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Is my personal pain a good SaaS product idea?

Is my personal pain a good SaaS product idea?

Starting a product based on personal pain is common advice for new founders.

Paul Graham wrote about it in his famous essay Organic Startup Ideas.

When I started thinking about turning my personal pain into a product, lots of questions popped up:

  • Does anyone else care about this problem?
  • Would I enjoy building the product?
  • How will I find users that will use my product?
  • Will people pay for it?

I previously started 2 SaaS products, the 1st never made any money and the 2nd one grew to $250K ARR.  

I am about to start my 3rd SaaS product, and I am exploring whether any of my personal pains would be a good fit for a SaaS product.

Here is how I am thinking about it at the moment, along with some examples from my own journey.

My checklist for a good SaaS product idea

Do I like spending time with my potential customers?

This is the most obvious one. If I enjoy spending time with my potential customers, I would be curious to find out more about their lives and challenges, way beyond the scope of my product.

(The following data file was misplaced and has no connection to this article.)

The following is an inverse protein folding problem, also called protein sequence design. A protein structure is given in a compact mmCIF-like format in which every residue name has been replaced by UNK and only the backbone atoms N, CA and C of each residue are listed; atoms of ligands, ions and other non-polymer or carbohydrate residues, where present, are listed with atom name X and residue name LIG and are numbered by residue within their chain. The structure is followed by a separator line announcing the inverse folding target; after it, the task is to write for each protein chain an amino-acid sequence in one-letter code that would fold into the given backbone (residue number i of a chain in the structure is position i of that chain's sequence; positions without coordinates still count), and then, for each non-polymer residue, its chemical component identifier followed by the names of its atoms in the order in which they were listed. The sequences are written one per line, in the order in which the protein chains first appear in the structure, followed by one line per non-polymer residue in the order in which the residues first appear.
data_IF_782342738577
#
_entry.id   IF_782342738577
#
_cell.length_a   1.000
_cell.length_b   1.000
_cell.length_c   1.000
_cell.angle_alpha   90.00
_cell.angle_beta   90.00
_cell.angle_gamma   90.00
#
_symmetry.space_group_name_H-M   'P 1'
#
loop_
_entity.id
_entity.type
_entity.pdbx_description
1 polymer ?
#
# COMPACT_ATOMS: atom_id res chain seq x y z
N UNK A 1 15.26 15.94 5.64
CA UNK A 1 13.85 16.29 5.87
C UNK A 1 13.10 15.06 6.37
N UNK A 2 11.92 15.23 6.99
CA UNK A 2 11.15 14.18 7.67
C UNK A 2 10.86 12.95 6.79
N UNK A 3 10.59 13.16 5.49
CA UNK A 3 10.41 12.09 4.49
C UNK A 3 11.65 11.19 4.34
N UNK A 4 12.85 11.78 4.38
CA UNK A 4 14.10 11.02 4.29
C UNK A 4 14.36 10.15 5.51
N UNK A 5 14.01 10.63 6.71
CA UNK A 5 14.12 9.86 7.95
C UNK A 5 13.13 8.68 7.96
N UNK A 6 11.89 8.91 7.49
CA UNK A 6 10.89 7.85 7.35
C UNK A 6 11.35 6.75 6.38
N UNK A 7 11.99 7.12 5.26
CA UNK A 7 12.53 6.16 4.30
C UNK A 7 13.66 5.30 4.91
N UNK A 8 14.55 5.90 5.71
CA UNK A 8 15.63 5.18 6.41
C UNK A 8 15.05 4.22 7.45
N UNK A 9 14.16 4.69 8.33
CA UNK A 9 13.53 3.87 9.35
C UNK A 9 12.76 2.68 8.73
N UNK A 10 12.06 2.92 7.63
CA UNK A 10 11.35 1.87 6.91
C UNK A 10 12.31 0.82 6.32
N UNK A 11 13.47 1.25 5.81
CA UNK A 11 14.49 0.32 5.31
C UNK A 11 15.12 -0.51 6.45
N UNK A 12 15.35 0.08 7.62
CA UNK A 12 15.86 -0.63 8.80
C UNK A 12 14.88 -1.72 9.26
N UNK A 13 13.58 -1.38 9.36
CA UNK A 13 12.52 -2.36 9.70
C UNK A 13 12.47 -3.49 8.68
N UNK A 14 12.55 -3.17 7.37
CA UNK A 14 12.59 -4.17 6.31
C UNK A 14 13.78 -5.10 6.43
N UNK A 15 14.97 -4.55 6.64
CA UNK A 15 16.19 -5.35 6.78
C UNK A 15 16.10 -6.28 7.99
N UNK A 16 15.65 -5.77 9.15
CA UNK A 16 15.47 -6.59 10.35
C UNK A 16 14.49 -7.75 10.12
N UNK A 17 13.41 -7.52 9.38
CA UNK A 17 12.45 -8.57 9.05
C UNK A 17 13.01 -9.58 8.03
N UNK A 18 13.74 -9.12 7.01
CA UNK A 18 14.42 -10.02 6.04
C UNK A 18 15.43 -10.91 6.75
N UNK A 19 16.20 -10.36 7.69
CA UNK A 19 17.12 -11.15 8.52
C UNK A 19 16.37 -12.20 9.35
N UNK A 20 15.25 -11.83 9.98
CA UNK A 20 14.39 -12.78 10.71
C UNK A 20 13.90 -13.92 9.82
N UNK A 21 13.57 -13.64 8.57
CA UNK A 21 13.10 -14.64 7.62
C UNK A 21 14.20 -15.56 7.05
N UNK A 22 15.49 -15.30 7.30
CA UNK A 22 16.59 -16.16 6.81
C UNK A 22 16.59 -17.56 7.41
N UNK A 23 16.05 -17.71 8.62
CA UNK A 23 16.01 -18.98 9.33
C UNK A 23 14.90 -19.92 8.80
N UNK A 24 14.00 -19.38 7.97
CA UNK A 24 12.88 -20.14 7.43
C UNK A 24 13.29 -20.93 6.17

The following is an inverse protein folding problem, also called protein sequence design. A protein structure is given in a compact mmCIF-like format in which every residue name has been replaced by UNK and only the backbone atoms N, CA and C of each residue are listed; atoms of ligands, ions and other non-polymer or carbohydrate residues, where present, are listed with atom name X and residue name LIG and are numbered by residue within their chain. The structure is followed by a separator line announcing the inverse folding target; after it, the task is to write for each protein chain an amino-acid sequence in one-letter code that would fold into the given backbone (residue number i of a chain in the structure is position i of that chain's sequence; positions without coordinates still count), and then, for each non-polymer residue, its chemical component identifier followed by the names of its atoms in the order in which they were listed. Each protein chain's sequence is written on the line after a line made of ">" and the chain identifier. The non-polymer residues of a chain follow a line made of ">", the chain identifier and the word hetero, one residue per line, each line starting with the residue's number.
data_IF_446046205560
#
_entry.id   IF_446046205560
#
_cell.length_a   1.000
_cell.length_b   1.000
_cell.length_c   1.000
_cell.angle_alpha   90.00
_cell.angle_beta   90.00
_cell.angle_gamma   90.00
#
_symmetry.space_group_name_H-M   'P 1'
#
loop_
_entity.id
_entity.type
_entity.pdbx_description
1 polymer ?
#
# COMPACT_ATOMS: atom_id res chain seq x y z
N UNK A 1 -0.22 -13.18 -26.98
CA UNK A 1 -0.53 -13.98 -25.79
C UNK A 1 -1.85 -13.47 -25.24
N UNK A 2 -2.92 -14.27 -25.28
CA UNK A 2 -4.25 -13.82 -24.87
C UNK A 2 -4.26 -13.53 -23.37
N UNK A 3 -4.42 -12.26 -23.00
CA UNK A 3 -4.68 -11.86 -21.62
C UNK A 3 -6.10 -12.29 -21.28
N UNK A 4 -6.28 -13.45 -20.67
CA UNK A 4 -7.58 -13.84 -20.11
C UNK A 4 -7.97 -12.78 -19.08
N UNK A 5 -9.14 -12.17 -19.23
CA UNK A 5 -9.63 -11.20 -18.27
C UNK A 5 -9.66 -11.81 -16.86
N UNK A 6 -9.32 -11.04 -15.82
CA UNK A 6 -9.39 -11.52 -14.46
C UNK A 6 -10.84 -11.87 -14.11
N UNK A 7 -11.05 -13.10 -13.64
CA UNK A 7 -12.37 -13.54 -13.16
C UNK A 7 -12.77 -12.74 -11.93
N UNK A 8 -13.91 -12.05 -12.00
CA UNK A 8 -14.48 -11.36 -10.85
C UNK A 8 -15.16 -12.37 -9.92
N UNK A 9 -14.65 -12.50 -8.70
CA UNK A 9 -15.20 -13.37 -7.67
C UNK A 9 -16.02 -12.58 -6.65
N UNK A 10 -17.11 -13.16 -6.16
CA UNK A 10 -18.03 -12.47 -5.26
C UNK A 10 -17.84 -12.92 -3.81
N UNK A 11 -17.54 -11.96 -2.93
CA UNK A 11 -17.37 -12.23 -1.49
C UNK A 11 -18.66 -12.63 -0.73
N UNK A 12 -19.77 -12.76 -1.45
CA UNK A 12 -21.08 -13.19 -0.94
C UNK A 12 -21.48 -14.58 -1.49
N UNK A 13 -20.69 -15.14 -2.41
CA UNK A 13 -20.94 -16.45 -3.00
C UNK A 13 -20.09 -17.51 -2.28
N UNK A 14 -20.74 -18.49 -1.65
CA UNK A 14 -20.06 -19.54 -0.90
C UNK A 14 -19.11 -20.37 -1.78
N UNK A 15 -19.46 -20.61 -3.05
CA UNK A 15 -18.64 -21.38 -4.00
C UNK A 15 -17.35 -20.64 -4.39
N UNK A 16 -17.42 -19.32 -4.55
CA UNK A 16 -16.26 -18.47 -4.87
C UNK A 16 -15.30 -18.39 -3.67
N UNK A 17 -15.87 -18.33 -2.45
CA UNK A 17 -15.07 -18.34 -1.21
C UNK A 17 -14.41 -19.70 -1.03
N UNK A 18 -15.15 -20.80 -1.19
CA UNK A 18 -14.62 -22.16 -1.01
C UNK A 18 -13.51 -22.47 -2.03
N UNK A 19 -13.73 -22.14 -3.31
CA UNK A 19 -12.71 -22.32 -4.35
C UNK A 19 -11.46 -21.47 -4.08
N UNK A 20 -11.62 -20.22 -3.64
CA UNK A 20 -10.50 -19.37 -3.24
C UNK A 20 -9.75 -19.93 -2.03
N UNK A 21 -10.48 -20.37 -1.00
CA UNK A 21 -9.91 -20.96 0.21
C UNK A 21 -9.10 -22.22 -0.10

Lately people have started calling this Founder-Market fit. Here is a great post that helped me assess my founder-market fit.

I have always been curious about helping entrepreneurs of all sorts, SaaS founders, Small business owners, etc.

I thought about creating "a platform for doctors to provide online video consultations". As soon as I found there was competition, I immediately dropped it. I just wasn't passionate enough building for that market.

Would I enjoy building the product?

Everyone has a bias towards solving problems that they are good at solving. It is just more fun.

Some people will need more of a tech challenge while others will need more human touch.

I love working on the intersection of product and design. Many of my ideas are about enabling simple ways to create good design .

One idea that I was thinking about was "an online editor of Ghost blog themes for SaaS companies". I struggled with this a lot when trying to create a branded blog for my previous SaaS.

Another idea that I had lately is "Online product gifs creator for SaaS landing pages". In my previous SaaS I spent hours trying to tweak our app to get good screenshots.